University football

Judge rules for playing AUS Loney Bowl

Conference football championship was cancelled Thursday over questions of SMU player eligibility

SMU head coach James Colzie III speaking outside the courtroom after the Loney Bowl decision.   Nicholas Frew

After a three-day whirlwind, Associate Chief Justice Deborah Smith ruled on Sunday that Acadia and Saint Mary’s universities should meet for the regional men’s football championship within 48 hours.

“I want this game to take place by Tuesday,” Smith said in Nova Scotia Supreme Court.

Smith found it was appropriate to grant Saint Mary’s University (SMU) an injunction on an emergency basis and said she believes the cancelled Loney Bowl should be played.

As Smith read her decision, the SMU coaches and players in court looked at each other with a mix of contained exuberance and relief.

“We’ve been ready for the last 48 hours,” James Colzie III, SMU head coach, said outside the courtroom.

Three players — offensive lineman Nicholas Bartolacci, kicker Brian Hope and linebacker Brad Herbst — said that the team is ready to play.

Margaret Murphy, vice-president of external affairs at SMU, also welcomed the decision.

“We are pleased that the Court has agreed with our position that the game should proceed,” Murphy said in a statement. She said the ruling requires SMU, Acadia University and Atlantic University Sport (AUS) to work together to reinstate the conference championship game.

Phil Currie, AUS executive director, said they respect the decision and “we wish both teams in the Loney Bowl a very successful and safe game on Tuesday.”

The Saint Mary’s Huskies and the Acadia Axemen were scheduled to play the Loney Bowl on Remembrance Day. The AUS, the regional body overseeing university sports, cancelled it on Thursday, due to an ongoing investigation into a SMU player’s eligibility. Acadia advanced to the national semifinal by default.

On Friday, SMU turned to the Supreme Court to try to get the game reinstated. A hearing was held Saturday afternoon — the day the game was supposed to be played at Acadia — and Sunday.

Sunday’s proceedings

The AUS stood by the claim that it has jurisdiction to cancel the Loney Bowl.

Bruce Clarke, lawyer for the AUS, said in court that “we can’t lose sight of the next game,” scheduled for Nov. 18. He said if student-athletes — from Acadia and SMU alike — move forward to compete in the national semifinal game, the Uteck Bowl, the student-athletes would need to have recovery time.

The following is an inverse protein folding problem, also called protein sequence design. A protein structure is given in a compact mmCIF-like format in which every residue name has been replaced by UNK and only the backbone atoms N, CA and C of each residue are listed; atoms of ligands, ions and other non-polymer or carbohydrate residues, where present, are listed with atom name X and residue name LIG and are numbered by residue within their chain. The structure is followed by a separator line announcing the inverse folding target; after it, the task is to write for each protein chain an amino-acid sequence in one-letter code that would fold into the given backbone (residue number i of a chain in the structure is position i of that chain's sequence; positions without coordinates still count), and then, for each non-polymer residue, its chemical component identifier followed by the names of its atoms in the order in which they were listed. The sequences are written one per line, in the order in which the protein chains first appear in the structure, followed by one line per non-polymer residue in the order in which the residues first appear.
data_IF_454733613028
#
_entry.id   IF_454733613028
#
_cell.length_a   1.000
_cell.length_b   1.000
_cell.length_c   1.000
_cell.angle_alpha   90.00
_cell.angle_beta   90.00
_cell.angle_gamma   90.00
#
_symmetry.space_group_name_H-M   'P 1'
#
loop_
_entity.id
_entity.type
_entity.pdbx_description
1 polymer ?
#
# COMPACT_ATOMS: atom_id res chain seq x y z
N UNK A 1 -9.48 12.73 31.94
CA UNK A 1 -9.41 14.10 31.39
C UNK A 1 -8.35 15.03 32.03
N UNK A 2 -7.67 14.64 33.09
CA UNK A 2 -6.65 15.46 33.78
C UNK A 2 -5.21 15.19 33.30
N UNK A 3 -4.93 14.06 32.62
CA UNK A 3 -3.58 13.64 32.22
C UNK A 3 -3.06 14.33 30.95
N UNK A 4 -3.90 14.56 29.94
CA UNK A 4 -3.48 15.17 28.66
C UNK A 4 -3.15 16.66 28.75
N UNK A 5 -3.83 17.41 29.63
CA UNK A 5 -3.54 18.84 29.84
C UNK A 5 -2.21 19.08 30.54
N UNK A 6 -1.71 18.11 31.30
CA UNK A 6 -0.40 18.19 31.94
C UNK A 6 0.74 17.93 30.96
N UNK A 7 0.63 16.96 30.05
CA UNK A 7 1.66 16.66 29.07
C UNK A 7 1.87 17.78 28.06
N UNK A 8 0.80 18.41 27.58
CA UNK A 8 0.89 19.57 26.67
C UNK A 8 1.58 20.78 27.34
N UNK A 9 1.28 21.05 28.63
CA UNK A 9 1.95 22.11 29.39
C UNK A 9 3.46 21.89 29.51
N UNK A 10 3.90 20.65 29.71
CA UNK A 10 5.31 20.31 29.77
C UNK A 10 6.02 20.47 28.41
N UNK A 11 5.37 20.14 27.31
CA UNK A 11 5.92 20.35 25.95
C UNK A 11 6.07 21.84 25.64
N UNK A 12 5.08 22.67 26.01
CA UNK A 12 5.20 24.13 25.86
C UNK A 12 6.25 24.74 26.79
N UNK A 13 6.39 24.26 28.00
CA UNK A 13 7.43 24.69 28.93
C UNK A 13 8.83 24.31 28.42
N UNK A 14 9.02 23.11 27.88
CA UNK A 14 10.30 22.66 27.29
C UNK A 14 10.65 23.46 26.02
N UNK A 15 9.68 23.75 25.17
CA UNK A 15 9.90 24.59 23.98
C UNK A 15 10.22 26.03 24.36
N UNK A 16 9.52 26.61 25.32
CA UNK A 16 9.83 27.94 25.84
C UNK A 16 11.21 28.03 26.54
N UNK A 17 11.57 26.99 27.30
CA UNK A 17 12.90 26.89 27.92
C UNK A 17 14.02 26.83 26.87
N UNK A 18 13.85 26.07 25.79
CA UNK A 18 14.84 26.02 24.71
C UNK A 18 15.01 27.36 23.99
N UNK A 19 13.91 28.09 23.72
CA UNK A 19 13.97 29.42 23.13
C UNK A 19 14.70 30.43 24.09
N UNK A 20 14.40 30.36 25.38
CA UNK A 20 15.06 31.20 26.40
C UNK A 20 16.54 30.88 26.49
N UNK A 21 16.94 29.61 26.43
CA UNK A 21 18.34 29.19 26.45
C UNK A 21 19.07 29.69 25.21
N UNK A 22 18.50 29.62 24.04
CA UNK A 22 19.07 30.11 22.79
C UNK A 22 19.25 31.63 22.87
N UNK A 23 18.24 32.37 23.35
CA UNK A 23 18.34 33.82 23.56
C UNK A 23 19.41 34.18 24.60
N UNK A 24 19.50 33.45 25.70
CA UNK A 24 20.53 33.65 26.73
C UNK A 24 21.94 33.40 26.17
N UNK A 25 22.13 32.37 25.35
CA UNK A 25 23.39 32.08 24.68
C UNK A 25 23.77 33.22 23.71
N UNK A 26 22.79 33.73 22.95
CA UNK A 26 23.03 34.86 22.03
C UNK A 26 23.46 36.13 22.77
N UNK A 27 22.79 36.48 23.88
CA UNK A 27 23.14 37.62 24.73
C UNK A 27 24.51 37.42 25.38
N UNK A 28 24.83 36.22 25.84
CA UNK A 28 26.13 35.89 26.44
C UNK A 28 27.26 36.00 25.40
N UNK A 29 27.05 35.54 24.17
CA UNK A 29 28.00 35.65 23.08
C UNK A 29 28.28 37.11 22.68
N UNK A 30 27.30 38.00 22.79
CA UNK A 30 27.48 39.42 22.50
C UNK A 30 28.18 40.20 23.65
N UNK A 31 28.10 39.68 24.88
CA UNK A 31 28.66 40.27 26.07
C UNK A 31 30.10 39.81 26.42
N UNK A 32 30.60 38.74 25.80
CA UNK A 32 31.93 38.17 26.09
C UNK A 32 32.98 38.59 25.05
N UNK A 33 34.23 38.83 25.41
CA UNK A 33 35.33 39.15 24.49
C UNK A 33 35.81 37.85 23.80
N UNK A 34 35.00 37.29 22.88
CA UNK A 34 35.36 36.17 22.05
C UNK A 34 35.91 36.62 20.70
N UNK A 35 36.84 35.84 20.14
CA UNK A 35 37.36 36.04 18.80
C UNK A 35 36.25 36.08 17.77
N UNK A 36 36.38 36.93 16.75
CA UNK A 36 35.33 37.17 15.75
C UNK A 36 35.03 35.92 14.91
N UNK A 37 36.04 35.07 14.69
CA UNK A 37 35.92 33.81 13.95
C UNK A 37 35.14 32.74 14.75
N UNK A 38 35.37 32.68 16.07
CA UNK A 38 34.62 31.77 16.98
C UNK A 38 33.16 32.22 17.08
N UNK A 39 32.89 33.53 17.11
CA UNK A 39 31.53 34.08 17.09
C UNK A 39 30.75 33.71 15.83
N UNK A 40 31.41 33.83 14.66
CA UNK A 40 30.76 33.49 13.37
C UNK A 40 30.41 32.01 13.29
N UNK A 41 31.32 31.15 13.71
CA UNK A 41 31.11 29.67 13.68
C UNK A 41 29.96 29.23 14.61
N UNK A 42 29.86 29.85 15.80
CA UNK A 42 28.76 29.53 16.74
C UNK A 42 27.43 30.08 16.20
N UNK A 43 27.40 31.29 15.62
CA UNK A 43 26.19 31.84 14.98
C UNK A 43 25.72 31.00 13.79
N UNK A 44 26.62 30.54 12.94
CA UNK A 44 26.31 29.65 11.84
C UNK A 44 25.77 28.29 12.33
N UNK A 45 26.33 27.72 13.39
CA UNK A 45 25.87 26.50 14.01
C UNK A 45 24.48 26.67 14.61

Acadia didn’t want the Loney Bowl to go ahead at this point. John Keith, the lawyer for the university, said there’s “a lot of blame to be spread around,” except for Acadia.

“This is a first-class mess,” he said.

When reading her decision, associate chief justice Smith quoted those words and said “it wasn’t far off.”

Keith said the health of Acadia athletes could be at risk if the Loney Bowl went forward. With a Tuesday game, Keith said that would only give four days to prepare for the next championship game. During a regular season players would normally have a week to prepare.

Lawyers for Acadia did not speak to media after court was adjourned Sunday evening.

SMU vs. Acadia

Earlier in court, the lawyer for SMU, Robert Belliveau, acknowledged the disadvantage to Acadia if the Loney Bowl went forward, but said SMU would be at a greater loss if it was excluded completely.

“Just give [SMU] notice and we’ll have the game ready in 24 hours,” he told the court.

Belliveau raised questions about the AUS executive committee that cancelled the game and said that it doesn’t legally exist. He said the fair thing to do would be to let SMU play.

Keith, Acadia’s lawyer, argued back that SMU doesn’t have evidence that Saint Mary’s can put the game together within 24 hours. He said that if the Loney Bowl did take place in Halifax, Acadia would miss out on what was granted to them and also the chance to host.

That point, however, is now moot. According to the AUS website, the Loney Bowl is slated for Nov. 14 at 2 p.m. at Acadia University.

U Sports unable to intervene

U Sports, the national governing body of university sport, was continuing the investigation into the eligibility of Huskies wide receiver Archelaus Jack when the AUS cancelled the game.

U Sports had received a complaint, but SMU said the question of eligibility had been settled.

“Saint Mary’s reaffirms our position that the player eligibility question was put to rest and there isn’t and hasn’t been any impediment to Saint Mary’s position to play in the Loney Ball,” SMU VP Margaret Murphy said in her statement.

The Ontario Superior Court granted SMU a temporary injunction against U Sports Friday, putting its investigation on hold. The matter was handled in Ontario because that’s where U Sports is based.

The injunction means that U Sports could not intervene in the Loney Bowl decision.

The winner of the Loney Bowl will move on to host the Ontario University Athletic champs, the Western Mustangs, in the Uteck Bowl on Nov. 18.

 

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